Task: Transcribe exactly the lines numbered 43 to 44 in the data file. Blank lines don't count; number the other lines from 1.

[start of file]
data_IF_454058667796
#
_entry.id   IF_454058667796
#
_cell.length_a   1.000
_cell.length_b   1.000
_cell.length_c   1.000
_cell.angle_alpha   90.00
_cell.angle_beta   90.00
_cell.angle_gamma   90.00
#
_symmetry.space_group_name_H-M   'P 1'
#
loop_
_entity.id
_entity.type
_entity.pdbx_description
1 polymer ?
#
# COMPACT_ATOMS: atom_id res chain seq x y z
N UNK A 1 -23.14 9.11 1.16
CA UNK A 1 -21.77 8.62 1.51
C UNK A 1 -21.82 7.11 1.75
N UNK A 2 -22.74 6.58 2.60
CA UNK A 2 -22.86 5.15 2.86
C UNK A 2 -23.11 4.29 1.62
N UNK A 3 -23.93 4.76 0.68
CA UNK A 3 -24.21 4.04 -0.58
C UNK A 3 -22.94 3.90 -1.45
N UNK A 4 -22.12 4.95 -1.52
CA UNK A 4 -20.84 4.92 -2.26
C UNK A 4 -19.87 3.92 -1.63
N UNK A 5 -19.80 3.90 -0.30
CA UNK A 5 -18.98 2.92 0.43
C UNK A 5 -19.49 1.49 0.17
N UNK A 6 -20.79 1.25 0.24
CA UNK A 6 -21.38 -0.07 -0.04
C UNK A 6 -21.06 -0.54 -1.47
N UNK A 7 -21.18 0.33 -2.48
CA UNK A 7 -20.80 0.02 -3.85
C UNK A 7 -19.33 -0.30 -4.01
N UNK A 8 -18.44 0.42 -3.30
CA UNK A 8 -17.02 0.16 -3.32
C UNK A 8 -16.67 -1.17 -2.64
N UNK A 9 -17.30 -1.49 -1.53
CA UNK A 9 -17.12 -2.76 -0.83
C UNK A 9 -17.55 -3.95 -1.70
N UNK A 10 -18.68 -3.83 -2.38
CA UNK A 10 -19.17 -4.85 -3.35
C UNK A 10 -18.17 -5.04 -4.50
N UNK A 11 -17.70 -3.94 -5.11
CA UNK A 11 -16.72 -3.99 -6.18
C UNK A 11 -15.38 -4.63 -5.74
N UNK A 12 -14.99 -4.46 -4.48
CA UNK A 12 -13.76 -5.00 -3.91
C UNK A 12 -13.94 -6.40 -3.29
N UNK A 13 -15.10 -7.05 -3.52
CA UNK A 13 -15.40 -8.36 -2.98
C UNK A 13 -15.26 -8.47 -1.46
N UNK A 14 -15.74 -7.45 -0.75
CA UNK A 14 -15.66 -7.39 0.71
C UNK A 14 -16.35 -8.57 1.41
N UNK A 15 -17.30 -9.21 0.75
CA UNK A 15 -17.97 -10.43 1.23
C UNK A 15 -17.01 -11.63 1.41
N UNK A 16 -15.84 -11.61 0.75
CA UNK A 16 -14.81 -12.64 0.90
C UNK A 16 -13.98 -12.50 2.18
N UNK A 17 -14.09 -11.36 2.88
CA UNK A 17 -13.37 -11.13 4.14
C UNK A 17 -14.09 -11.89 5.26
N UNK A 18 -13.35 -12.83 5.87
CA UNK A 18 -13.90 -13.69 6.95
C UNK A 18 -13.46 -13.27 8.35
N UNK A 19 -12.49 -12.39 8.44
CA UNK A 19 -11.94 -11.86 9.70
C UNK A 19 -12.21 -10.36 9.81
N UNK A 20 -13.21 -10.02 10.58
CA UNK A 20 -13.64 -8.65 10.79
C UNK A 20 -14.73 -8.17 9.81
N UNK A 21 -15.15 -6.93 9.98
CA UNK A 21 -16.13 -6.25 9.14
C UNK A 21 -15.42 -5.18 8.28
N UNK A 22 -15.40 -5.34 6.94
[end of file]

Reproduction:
CA UNK A 8 -17.02 0.16 -3.32
C UNK A 8 -16.67 -1.17 -2.64